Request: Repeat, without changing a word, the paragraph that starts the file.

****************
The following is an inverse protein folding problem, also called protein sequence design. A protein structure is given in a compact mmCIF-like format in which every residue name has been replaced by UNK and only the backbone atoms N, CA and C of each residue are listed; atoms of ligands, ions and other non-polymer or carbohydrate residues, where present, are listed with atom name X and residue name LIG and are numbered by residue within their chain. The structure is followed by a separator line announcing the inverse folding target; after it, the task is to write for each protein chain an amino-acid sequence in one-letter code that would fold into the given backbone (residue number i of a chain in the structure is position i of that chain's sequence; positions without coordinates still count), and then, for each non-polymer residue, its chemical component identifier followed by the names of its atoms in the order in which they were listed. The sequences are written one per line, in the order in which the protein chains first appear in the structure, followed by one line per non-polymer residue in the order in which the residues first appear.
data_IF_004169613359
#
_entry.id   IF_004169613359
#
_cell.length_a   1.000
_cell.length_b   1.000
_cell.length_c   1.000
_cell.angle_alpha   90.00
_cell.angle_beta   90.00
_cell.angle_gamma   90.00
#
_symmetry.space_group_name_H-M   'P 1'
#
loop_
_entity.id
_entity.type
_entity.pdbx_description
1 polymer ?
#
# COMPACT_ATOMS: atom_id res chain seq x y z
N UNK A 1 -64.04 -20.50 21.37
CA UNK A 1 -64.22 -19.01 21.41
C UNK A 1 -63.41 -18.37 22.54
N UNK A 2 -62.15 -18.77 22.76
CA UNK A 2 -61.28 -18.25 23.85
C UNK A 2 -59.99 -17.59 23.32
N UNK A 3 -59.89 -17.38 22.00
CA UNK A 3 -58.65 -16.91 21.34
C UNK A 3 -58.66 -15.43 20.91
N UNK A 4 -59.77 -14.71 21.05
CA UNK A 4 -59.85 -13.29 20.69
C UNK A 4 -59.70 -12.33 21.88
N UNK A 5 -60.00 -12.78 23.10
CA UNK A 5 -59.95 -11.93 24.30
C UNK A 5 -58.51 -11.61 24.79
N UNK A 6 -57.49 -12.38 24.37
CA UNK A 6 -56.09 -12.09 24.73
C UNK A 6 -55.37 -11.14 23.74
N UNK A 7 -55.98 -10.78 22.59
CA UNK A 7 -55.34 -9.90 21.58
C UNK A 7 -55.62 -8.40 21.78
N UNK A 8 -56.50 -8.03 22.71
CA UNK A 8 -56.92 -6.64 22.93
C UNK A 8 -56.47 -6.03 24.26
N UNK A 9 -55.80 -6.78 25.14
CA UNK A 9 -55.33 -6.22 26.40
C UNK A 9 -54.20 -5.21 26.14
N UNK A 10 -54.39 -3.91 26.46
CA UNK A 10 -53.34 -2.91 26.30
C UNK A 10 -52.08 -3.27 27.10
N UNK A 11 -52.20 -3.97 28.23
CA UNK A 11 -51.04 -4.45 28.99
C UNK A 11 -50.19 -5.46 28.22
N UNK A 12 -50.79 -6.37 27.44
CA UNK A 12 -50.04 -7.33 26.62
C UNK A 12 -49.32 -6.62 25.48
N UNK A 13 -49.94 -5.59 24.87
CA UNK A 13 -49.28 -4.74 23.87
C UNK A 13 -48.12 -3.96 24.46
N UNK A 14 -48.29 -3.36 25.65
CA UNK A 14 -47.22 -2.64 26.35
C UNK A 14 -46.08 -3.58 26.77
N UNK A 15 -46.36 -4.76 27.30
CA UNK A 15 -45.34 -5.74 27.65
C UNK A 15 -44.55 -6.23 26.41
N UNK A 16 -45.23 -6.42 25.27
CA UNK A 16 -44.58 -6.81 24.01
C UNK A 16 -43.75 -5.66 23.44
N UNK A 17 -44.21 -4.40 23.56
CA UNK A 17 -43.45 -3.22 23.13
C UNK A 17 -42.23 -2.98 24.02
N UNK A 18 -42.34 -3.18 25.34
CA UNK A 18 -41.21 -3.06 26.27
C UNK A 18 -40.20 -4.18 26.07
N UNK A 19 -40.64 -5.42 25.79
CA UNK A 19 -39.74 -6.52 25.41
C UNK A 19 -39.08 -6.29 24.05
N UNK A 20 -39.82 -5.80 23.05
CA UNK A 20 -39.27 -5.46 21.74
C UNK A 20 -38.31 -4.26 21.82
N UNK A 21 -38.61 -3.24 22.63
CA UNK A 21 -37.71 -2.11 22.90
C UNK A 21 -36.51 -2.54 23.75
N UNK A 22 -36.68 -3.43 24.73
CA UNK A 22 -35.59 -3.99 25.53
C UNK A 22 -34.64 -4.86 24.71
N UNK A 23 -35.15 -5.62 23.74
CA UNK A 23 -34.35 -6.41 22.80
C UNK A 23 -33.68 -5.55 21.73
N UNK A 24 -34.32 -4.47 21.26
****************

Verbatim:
The following is an inverse protein folding problem, also called protein sequence design. A protein structure is given in a compact mmCIF-like format in which every residue name has been replaced by UNK and only the backbone atoms N, CA and C of each residue are listed; atoms of ligands, ions and other non-polymer or carbohydrate residues, where present, are listed with atom name X and residue name LIG and are numbered by residue within their chain. The structure is followed by a separator line announcing the inverse folding target; after it, the task is to write for each protein chain an amino-acid sequence in one-letter code that would fold into the given backbone (residue number i of a chain in the structure is position i of that chain's sequence; positions without coordinates still count), and then, for each non-polymer residue, its chemical component identifier followed by the names of its atoms in the order in which they were listed. The sequences are written one per line, in the order in which the protein chains first appear in the structure, followed by one line per non-polymer residue in the order in which the residues first appear.